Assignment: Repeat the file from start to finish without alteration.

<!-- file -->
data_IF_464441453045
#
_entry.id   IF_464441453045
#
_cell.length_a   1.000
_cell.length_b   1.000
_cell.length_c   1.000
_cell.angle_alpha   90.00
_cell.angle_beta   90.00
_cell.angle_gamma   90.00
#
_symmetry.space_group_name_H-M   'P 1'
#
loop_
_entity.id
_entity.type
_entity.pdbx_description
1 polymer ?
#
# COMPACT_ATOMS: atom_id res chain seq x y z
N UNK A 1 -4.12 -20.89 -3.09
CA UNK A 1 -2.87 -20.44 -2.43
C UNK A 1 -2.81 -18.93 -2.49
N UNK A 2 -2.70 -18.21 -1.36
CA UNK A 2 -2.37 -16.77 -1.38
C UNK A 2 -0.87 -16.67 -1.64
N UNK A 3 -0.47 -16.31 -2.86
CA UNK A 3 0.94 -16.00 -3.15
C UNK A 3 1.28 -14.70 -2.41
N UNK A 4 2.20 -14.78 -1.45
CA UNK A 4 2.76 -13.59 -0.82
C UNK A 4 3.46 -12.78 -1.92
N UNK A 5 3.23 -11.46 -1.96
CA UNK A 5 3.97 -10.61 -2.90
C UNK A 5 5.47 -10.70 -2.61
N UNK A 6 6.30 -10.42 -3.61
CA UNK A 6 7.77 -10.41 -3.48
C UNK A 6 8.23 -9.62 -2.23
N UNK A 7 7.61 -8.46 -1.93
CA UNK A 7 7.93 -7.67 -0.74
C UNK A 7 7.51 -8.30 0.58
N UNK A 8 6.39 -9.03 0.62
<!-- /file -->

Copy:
data_IF_464441453045
#
_entry.id   IF_464441453045
#
_cell.length_a   1.000
_cell.length_b   1.000
_cell.length_c   1.000
_cell.angle_alpha   90.00
_cell.angle_beta   90.00
_cell.angle_gamma   90.00
#
_symmetry.space_group_name_H-M   'P 1'
#
loop_
_entity.id
_entity.type
_entity.pdbx_description
1 polymer ?
#
# COMPACT_ATOMS: atom_id res chain seq x y z
N UNK A 1 -4.12 -20.89 -3.09
CA UNK A 1 -2.87 -20.44 -2.43
C UNK A 1 -2.81 -18.93 -2.49
N UNK A 2 -2.70 -18.21 -1.36
CA UNK A 2 -2.37 -16.77 -1.38
C UNK A 2 -0.87 -16.67 -1.64
N UNK A 3 -0.47 -16.31 -2.86
CA UNK A 3 0.94 -16.00 -3.15
C UNK A 3 1.28 -14.70 -2.41
N UNK A 4 2.20 -14.78 -1.45
CA UNK A 4 2.76 -13.59 -0.82
C UNK A 4 3.46 -12.78 -1.92
N UNK A 5 3.23 -11.46 -1.96
CA UNK A 5 3.97 -10.61 -2.90
C UNK A 5 5.47 -10.70 -2.61
N UNK A 6 6.30 -10.42 -3.61
CA UNK A 6 7.77 -10.41 -3.48
C UNK A 6 8.23 -9.62 -2.23
N UNK A 7 7.61 -8.46 -1.93
CA UNK A 7 7.93 -7.67 -0.74
C UNK A 7 7.51 -8.30 0.58
N UNK A 8 6.39 -9.03 0.62